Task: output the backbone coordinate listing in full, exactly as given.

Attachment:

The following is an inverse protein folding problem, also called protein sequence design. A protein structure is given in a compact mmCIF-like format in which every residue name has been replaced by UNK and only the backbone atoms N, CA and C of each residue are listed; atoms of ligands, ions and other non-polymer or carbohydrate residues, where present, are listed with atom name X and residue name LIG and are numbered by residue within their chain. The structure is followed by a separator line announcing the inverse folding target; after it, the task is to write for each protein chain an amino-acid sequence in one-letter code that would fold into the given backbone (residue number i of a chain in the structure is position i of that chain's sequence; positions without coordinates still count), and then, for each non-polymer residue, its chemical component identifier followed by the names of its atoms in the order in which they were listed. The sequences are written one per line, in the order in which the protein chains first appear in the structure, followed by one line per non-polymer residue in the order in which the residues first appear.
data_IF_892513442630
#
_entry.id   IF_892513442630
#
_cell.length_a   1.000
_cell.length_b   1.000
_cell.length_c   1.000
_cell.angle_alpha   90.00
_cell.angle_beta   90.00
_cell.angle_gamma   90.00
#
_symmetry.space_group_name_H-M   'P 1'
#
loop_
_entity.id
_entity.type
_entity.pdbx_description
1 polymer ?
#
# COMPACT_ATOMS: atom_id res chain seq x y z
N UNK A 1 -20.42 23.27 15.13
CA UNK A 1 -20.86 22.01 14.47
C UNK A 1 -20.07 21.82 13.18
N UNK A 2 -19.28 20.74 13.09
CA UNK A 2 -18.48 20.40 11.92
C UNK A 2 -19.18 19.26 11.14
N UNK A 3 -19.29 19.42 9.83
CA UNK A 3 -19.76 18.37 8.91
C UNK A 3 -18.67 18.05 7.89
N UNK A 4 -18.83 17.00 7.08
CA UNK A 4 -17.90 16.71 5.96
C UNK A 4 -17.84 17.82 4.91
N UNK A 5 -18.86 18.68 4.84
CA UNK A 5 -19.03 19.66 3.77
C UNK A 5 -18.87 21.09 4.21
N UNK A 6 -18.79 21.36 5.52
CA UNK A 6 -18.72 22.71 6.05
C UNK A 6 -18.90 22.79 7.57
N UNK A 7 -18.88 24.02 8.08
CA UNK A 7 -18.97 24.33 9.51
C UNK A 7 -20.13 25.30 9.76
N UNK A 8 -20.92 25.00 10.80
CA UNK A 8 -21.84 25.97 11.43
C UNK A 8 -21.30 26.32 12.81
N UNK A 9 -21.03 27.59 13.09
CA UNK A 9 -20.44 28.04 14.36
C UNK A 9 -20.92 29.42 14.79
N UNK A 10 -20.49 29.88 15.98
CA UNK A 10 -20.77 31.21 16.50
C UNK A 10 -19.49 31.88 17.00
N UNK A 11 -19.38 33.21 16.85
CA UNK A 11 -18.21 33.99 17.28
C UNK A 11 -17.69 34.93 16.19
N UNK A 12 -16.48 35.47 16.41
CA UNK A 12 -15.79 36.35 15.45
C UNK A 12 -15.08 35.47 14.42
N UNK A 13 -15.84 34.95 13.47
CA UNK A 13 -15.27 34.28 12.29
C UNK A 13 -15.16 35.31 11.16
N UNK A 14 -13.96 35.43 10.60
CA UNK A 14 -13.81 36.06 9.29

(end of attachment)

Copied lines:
The following is an inverse protein folding problem, also called protein sequence design. A protein structure is given in a compact mmCIF-like format in which every residue name has been replaced by UNK and only the backbone atoms N, CA and C of each residue are listed; atoms of ligands, ions and other non-polymer or carbohydrate residues, where present, are listed with atom name X and residue name LIG and are numbered by residue within their chain. The structure is followed by a separator line announcing the inverse folding target; after it, the task is to write for each protein chain an amino-acid sequence in one-letter code that would fold into the given backbone (residue number i of a chain in the structure is position i of that chain's sequence; positions without coordinates still count), and then, for each non-polymer residue, its chemical component identifier followed by the names of its atoms in the order in which they were listed. The sequences are written one per line, in the order in which the protein chains first appear in the structure, followed by one line per non-polymer residue in the order in which the residues first appear.
data_IF_892513442630
#
_entry.id   IF_892513442630
#
_cell.length_a   1.000
_cell.length_b   1.000
_cell.length_c   1.000
_cell.angle_alpha   90.00
_cell.angle_beta   90.00
_cell.angle_gamma   90.00
#
_symmetry.space_group_name_H-M   'P 1'
#
loop_
_entity.id
_entity.type
_entity.pdbx_description
1 polymer ?
#
# COMPACT_ATOMS: atom_id res chain seq x y z
N UNK A 1 -20.42 23.27 15.13
CA UNK A 1 -20.86 22.01 14.47
C UNK A 1 -20.07 21.82 13.18
N UNK A 2 -19.28 20.74 13.09
CA UNK A 2 -18.48 20.40 11.92
C UNK A 2 -19.18 19.26 11.14
N UNK A 3 -19.29 19.42 9.83
CA UNK A 3 -19.76 18.37 8.91
C UNK A 3 -18.67 18.05 7.89
N UNK A 4 -18.83 17.00 7.08
CA UNK A 4 -17.90 16.71 5.96
C UNK A 4 -17.84 17.82 4.91
N UNK A 5 -18.86 18.68 4.84
CA UNK A 5 -19.03 19.66 3.77
C UNK A 5 -18.87 21.09 4.21
N UNK A 6 -18.79 21.36 5.52
CA UNK A 6 -18.72 22.71 6.05
C UNK A 6 -18.90 22.79 7.57
N UNK A 7 -18.88 24.02 8.08
CA UNK A 7 -18.97 24.33 9.51
C UNK A 7 -20.13 25.30 9.76
N UNK A 8 -20.92 25.00 10.80
CA UNK A 8 -21.84 25.97 11.43
C UNK A 8 -21.30 26.32 12.81
N UNK A 9 -21.03 27.59 13.09
CA UNK A 9 -20.44 28.04 14.36
C UNK A 9 -20.92 29.42 14.79
N UNK A 10 -20.49 29.88 15.98
CA UNK A 10 -20.77 31.21 16.50
C UNK A 10 -19.49 31.88 17.00
N UNK A 11 -19.38 33.21 16.85
CA UNK A 11 -18.21 33.99 17.28
C UNK A 11 -17.69 34.93 16.19
N UNK A 12 -16.48 35.47 16.41
CA UNK A 12 -15.79 36.35 15.45
C UNK A 12 -15.08 35.47 14.42
N UNK A 13 -15.84 34.95 13.47
CA UNK A 13 -15.27 34.28 12.29
C UNK A 13 -15.16 35.31 11.16
N UNK A 14 -13.96 35.43 10.60
CA UNK A 14 -13.81 36.06 9.29